But as many refugee organisations have pointed out — it is extremely difficult for people fleeing desperate situations such as war, torture, and persecution, to apply through formal channels before setting off.

    Research from the Refugee Council last November found that the vast majority of people arriving on small boats across the English Channel are likely to be people with legitimate claims to refugee status. They found that 91% of the people who had crossed between January 2020 and May 2021 were mostly from  Afghanistan, Iran, Syria, Iraq, Sudan, Eritrea, and Yemen — all of which are countries where human rights abuses are common.

    However, asylum seekers arriving by boat will now face up to four years in prison for “knowingly entering the UK without permission”. There will also be harsher sentences for people smugglers organising the journeys.

    For those who avoid being jailed or immediately deported and succeed at getting refugee status, the Nationality and Borders Bill will introduce a two-tier system — distinguishing between those who arrive by boat and those who apply through a formal resettlement scheme. 

    The Bill notes: “How someone arrives in the UK will have an impact on the type of status granted in the UK if their asylum claim is successful."

    Rather than streamlining UK immigration processes, the Joint Council for the Welfare of Immigrants (JCWI) says these changes will “increase delays within the Home Office, add to the backlog of asylum claims, and leave many in limbo” while at the same time presenting a “fundamental challenge to the principle of refugee protection in the UK.”

    The United Nations High Commissioner for Refugees (UNHCR) has also issued a statement in response to the Bill, saying that it will “undermine the 1951 Refugee Convention” which protects refugees under international law, both in the UK and beyond.

    It Will Create Offshore Detention Centres.

    Yes, it's as bad as it sounds. As part of the Bill’s bid to curb migrant crossings of the English Channel, the UK government is proposing to send those who are deemed to have entered the country “illegally” to offshore detention centres.

    In fact, this is already becoming a reality, with the UK having just signed an agreement with Rwanda. Those sent to the East African country will be detained in centres while their asylum claims are being considered. If they are granted refugee status, they will be allowed to live in Rwanda but regardless of the outcome of their application, they will not be flown back to the UK.

    This is apparently designed to incentivise people to claim asylum in the first safe country they arrive in.

    But the nonprofit Detention Action, which advocates for people in immigration detention, argues that offshore processing would mean men, women, and children could be flown from the UK to another country to be “locked up in a detention camp indefinitely.”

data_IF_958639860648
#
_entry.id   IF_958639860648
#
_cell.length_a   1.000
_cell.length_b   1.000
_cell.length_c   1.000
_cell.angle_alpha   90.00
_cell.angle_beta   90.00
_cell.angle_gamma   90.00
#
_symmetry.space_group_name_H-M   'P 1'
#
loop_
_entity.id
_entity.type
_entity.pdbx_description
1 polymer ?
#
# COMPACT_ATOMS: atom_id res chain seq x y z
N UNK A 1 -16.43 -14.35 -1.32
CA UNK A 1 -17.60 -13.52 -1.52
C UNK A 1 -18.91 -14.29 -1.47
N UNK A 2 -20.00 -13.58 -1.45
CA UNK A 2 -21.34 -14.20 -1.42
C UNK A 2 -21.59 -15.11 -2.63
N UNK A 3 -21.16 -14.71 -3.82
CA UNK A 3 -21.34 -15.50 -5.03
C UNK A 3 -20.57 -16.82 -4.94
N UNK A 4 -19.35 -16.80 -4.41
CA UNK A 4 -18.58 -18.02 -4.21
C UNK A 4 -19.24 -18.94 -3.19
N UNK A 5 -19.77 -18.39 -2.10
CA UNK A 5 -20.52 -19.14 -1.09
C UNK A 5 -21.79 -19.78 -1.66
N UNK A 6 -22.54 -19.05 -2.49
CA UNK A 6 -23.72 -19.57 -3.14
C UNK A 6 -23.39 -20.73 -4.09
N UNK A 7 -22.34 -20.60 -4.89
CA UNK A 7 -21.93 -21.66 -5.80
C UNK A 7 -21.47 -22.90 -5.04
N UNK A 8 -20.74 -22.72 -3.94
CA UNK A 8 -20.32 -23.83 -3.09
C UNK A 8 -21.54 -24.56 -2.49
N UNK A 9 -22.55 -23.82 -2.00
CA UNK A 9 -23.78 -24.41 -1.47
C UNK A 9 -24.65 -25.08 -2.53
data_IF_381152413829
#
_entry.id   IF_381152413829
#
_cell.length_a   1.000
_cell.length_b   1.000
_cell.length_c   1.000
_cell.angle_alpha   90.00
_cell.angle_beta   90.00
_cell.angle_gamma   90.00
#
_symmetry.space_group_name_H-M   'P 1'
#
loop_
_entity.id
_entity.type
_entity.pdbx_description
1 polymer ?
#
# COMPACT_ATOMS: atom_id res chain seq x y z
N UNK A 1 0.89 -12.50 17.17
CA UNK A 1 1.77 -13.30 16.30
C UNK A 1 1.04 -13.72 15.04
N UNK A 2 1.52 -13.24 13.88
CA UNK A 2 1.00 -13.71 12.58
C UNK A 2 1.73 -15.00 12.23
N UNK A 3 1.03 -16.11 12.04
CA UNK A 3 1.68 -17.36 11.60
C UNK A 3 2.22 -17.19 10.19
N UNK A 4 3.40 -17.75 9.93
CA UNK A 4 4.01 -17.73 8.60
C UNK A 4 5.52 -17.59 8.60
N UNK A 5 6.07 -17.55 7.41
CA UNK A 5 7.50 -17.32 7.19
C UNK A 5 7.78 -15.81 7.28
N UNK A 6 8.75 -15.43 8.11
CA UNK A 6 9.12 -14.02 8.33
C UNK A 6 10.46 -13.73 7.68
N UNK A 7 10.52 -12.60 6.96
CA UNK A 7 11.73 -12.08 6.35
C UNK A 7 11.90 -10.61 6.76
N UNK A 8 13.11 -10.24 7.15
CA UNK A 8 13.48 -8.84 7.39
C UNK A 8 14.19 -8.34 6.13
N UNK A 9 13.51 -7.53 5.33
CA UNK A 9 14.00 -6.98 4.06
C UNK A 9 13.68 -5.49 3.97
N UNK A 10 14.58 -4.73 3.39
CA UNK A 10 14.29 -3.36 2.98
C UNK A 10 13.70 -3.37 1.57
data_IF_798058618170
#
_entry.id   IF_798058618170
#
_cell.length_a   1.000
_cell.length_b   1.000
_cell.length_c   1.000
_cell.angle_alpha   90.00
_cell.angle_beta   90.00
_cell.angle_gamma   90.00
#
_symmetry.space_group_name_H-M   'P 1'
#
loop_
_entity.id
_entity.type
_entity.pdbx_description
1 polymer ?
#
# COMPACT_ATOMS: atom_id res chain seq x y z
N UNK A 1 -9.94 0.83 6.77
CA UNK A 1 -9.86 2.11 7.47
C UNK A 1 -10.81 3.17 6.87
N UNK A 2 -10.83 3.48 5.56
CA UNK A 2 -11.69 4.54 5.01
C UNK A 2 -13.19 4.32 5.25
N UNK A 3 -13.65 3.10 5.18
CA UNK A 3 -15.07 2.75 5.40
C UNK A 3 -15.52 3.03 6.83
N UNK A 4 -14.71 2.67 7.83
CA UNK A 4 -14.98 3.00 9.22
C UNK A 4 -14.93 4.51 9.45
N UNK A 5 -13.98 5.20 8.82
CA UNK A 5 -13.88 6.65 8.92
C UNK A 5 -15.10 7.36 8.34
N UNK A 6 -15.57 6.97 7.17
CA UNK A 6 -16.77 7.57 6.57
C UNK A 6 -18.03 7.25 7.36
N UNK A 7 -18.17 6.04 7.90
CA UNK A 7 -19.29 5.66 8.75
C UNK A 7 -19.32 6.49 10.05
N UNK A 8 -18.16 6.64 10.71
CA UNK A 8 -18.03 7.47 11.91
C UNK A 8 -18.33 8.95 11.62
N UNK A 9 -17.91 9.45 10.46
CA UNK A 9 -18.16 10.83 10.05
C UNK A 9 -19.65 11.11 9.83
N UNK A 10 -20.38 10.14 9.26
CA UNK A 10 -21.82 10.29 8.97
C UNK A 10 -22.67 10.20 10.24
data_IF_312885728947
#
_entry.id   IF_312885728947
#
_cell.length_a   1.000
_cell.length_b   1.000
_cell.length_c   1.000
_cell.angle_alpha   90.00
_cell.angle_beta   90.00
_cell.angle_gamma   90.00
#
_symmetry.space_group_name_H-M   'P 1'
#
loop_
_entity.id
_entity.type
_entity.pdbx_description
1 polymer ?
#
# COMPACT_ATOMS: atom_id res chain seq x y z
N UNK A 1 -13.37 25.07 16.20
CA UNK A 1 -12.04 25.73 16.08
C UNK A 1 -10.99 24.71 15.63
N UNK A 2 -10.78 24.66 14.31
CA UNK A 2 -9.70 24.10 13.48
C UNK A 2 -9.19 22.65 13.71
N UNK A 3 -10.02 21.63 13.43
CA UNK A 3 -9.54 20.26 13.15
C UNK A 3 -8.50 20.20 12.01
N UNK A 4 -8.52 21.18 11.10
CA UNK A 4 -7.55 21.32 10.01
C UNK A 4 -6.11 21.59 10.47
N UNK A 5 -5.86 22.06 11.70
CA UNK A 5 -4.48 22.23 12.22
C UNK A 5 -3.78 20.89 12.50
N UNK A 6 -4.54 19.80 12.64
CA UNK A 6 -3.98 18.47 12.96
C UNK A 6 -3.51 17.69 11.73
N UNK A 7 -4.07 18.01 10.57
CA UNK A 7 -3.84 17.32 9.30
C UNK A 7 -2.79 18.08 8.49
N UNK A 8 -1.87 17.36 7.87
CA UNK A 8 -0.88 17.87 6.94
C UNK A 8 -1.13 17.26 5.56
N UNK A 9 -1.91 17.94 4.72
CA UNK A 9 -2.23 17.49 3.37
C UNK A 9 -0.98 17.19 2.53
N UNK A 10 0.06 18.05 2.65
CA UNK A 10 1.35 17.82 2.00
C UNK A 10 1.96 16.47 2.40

The centres would be likely “hidden from public view and almost impossible to access for journalists and human rights monitors,” they add.

    It Will Make it Even Harder for Women and LGBTQ+ People to Prove They Need Asylum.

    The planned law will make it harder for LGBTQ+ people to apply for asylum — and it’s already very difficult. People already have to go through inhumane “tests” to prove sexual orientation or gender identity and have to prove a “reasonable degree of likelihood” of persecution in their own country.

    But these new rules will make the burden of proof higher and shorten the deadline for providing evidence — which can take time to process and speak about.

    This will also disproportionately impact women and girls fleeing gender-based violence. For this reason, 50 women’s organisations wrote to Priti Patel on International Day for the Elimination of Violence Against Women underlining the "cruel and discriminatory" impact the Bill would have on women.

    “More women are likely to be wrongly refused asylum as a result of this bill, which means more are likely to end up destitute and pushed into abusive situations,” Priscilla Dudhia from Women for Refugee Womentold Stylist.

    What Action Can You Take?

    You can sign the Refugee Council’s petition calling for more safe routes for refugees, and can also write to your MP through their website. You can also donate or show support on social media for campaigns by Refugee Action and Detention Action.

    Global Citizen has also teamed up with Choose Love, a nonprofit that provides humanitarian aid to refugees and advocates for refugee rights globally, to demand a UK that welcomes refugees. You can sign our petition, calling for a fair, efficient asylum process rooted in protection and dignity that enables people to reach safety and rebuild their lives as part of our communities, here

    The human rights laid out in the UN's Global Goals are for everyone. Yet marginalized communities — including refugees — are being denied these rights. Join Global Citizens around the world in taking action to help achieve the Global Goals and the human rights outlined by those goals equitably for all people, everywhere. You can start now, either by taking action here on our website, or by downloading the Global Citizen app.

    Global Citizen Explains

    Demand Equity

    The UK's 'Anti-Refugee Bill': What Everyone Should Know

    By Helen Lock